SURVIVE. Triple Bill: Wasteland choreographed by Dane Hurst. In Body as One choreographers: Grant van Ster, Shaun Oelf. Survive choreographers: Ciara Baldwin and Nathan Bartman. Dancers: Abigail Overmeyer, Chesney Stanfield, Emile Petersen, Keagan Damons, Lisakhanya Nongqongqo, Philkolwethu Luke, Rian Jansen, Savannah Petrus. Presented by Jazzart Dance Theatre. At Artscape Theatre.

Of all the qualities required to survive, vital is the will to do so. Remember seriously injured mountaineer Joe Stephenson who, in the Peruvian Andes, crawled without help to safety; Holocaust survivor Otto Frank, and Phoenix – Greek mythology’s mystical bird rising from fire to fly again.

Since Jazzart’s former artistic director Alfred Hinkel relocated to Okiep in 2010, there have been numerous changes in Jazzart’s leadership. Covid’s lockdown brought additional difficulties, to the extent questions concerning Jazzart’s survival were mooted.

But somehow, the will to keep Jazzart alive survived. And now, under Dane Hurst’s dynamic artistic direction, Jazzart, like Phoenix has risen to take flight with their triple bill Survive.

First item was Hurst’s own work Wasteland. Set to Bobby Krilic – The Hazan Cloak, Wasteland dealt with our ‘insatiable appetite and fascination with clothing and fashion and society’s preoccupation with the acquisition of consumer goods’  Performed by four female and four male dancers, they modelled clothing, turning, twisting this way and that, before tossing it away. Splurging bowls of water, Wasteland showcased society’s uncaring attitude towards our environment’s survival.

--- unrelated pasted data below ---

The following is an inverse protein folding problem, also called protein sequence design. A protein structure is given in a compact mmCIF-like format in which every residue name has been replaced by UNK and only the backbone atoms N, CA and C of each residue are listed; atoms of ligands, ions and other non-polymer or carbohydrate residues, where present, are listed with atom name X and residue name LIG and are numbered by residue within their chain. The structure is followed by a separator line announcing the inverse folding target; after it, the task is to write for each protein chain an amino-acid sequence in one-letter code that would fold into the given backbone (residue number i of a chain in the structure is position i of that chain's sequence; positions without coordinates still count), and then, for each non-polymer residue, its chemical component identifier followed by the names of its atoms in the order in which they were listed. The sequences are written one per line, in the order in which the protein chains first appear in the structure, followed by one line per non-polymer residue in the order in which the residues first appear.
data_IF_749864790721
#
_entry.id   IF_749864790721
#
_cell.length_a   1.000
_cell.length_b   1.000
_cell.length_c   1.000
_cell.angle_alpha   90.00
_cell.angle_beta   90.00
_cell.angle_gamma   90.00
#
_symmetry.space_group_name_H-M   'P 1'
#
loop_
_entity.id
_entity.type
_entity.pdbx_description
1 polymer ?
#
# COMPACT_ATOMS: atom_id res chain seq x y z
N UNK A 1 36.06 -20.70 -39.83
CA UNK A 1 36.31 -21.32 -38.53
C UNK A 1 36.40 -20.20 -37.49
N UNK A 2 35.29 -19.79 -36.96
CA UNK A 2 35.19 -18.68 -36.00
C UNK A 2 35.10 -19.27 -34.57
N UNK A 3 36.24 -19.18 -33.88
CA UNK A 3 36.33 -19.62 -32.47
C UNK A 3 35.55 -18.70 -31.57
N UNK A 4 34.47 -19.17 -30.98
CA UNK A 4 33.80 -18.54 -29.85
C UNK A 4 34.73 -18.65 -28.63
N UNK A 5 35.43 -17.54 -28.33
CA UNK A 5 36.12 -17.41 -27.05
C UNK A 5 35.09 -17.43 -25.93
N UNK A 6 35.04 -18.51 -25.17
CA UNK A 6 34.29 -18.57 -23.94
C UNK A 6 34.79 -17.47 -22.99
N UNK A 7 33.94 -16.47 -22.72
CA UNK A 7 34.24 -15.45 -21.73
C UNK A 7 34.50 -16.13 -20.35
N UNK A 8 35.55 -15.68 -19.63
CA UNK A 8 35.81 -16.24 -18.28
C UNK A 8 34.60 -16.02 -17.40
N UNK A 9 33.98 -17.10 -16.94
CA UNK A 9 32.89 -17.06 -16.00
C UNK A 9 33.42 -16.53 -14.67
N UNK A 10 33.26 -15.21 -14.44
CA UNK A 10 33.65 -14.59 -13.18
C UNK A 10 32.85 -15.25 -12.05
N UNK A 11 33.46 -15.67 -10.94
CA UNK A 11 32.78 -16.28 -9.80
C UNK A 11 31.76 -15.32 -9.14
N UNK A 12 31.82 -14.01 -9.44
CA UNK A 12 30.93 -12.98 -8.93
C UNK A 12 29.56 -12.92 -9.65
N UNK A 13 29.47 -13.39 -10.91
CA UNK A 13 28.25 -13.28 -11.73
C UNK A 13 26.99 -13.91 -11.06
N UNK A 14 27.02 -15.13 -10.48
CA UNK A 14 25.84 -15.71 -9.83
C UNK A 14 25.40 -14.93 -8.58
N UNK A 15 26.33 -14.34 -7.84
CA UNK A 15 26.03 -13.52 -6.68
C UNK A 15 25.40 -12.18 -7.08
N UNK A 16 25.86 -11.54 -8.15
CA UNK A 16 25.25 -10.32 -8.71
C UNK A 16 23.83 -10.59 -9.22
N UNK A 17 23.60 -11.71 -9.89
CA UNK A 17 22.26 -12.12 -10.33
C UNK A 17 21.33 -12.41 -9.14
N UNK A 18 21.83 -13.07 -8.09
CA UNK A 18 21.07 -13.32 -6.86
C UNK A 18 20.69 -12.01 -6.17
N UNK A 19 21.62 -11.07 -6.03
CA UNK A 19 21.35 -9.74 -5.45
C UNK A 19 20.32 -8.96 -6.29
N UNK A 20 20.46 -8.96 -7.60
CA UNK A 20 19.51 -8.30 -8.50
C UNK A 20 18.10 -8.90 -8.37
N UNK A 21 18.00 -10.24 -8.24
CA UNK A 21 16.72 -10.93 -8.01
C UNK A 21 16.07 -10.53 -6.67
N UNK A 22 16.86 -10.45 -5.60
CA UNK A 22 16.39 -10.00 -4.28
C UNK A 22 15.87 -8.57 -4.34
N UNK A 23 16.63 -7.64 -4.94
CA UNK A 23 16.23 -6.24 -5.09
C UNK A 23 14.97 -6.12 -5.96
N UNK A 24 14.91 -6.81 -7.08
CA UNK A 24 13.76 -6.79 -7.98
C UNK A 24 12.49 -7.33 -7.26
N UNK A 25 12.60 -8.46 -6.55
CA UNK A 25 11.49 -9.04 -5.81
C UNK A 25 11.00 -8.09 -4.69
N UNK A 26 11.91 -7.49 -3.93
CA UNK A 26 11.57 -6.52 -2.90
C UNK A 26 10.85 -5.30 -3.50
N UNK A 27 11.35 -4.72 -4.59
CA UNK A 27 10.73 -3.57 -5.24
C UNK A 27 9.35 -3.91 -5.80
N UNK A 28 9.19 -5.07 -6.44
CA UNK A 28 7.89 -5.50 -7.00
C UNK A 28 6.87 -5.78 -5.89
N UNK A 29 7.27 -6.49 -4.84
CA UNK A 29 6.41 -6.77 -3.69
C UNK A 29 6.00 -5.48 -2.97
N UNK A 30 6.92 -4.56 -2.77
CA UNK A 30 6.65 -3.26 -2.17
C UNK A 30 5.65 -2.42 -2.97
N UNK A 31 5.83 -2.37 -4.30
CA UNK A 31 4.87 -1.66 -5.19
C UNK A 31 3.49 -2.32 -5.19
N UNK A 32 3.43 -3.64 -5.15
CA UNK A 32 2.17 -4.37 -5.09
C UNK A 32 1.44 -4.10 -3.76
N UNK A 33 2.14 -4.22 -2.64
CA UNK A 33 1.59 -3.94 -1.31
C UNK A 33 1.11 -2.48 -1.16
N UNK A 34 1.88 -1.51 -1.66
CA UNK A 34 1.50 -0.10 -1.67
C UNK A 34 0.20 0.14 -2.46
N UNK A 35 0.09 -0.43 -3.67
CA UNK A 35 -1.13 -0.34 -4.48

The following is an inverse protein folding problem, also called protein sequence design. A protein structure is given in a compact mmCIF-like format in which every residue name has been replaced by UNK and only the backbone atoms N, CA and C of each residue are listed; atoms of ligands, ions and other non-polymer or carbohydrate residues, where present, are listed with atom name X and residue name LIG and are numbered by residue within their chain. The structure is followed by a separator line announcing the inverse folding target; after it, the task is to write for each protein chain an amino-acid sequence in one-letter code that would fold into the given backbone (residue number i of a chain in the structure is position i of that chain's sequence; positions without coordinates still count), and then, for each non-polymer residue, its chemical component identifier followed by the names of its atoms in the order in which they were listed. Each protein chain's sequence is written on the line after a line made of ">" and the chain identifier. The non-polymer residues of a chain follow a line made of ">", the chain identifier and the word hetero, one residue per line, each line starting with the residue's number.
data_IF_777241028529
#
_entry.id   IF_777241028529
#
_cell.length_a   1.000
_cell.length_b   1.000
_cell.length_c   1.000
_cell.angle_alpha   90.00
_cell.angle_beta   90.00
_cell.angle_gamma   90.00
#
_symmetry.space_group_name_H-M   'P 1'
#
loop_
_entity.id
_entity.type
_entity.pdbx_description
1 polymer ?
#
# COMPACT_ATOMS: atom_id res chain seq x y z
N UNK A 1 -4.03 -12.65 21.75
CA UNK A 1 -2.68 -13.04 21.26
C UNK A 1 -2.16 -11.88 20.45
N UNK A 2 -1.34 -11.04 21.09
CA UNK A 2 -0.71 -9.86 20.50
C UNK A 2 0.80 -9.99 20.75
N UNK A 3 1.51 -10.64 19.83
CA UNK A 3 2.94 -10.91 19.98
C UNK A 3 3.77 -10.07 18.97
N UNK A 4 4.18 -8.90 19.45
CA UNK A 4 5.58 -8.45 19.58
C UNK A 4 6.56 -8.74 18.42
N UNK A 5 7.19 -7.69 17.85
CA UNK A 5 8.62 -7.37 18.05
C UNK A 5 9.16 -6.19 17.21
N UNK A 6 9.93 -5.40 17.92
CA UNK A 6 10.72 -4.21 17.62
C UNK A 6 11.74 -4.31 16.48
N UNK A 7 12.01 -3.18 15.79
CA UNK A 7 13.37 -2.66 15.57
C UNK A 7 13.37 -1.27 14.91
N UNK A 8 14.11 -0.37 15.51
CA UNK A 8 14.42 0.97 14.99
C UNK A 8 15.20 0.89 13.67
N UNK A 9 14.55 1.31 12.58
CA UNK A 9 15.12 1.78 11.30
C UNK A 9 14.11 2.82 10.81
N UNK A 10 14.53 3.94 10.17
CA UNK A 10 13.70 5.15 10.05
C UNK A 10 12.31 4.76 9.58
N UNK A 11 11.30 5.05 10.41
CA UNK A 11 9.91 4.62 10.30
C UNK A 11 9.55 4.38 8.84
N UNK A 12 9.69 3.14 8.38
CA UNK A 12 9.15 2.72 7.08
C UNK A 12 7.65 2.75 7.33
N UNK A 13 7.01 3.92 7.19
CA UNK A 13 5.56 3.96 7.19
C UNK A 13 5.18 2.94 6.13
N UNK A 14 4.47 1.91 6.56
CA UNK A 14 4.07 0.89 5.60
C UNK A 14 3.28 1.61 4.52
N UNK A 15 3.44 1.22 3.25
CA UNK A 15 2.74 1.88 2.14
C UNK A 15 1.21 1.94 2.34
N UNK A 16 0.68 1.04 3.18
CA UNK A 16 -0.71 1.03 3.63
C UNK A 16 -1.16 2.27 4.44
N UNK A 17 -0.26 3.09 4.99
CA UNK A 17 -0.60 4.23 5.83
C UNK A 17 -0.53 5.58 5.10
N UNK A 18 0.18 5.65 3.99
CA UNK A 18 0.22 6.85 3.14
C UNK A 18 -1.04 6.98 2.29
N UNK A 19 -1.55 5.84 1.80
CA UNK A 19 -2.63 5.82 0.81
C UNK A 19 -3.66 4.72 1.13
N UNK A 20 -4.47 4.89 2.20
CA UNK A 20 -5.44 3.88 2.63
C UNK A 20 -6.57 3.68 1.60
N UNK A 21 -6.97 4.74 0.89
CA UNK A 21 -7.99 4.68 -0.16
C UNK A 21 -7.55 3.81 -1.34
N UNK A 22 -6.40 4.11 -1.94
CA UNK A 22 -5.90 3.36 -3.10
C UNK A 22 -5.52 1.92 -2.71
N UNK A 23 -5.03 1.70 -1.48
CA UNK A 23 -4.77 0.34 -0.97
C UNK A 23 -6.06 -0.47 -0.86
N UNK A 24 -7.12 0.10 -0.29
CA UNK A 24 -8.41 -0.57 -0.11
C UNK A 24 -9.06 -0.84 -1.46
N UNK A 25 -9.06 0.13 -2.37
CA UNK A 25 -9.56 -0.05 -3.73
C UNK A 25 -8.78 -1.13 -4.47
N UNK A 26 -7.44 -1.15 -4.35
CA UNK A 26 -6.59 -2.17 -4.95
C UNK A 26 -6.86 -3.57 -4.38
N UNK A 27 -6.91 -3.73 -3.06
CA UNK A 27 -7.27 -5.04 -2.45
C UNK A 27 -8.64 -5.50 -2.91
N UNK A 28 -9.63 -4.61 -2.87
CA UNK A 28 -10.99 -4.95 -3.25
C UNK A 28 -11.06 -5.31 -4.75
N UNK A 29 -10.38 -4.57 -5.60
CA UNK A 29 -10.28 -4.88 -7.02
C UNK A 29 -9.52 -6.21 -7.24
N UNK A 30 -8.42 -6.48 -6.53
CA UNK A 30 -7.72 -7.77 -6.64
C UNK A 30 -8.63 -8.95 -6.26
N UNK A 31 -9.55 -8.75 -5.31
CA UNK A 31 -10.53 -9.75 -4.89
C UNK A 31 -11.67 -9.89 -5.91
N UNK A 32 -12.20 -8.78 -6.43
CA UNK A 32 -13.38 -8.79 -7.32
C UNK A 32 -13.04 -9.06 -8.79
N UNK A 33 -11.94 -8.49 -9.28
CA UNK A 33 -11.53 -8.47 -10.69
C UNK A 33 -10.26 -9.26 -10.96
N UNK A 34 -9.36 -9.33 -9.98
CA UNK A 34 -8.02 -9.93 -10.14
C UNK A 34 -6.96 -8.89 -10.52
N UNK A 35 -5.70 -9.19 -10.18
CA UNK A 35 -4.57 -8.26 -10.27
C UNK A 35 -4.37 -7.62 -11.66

Backing their new piece In Body As One, Grant van Ster and Shaun Oelf used Infra 1 by Max Richter, and Infarkt-Anenzephalia Monument by Royskopp & Robyn for a  ‘scenic route of self-discovery.’ As eight dancers rushed around, and glided to an abrupt stop, in 17 minutes, the intent was to show humans can’t survive alone.

Survive, choreographed by Ciara Baldwin and Nathan Bartam, used the same dancers, to explore the mindset of what it takes to survive by asking – can peace only be obtained as we passage from this life to the next?

Without the advantage of sets and/or dialogue or the benefit of handy programme notes, the choreographers subject choices were challenging to relate to an audience only through movement.

However, by utilizing gobos, splendid lighting effects, as well as drawing upon these well-trained dancers’ energy, enthusiasm and vitality, each choreographer, in their individual vocabulary, successfully brought originality to steps, lifts and pulsating movement.

Thereby giving fans an inkling of what Jazzart’s exciting future holds under Dane Hurst’s artistic directorship.

What: Jazzart Dance Theatre Survive
Where: Artscape Theatre Cape Town
When: 22 – 24 September 2022


This article was originally published by Weekend Special on September 28, 2022, and has been reposted with permission. To read the original article, click here.

This post was written by the author in their personal capacity.The opinions expressed in this article are the author’s own and do not reflect the view of The Theatre Times, their staff or collaborators.

This post was written by Sheila Chisholm.

The views expressed here belong to the author and do not necessarily reflect our views and opinions.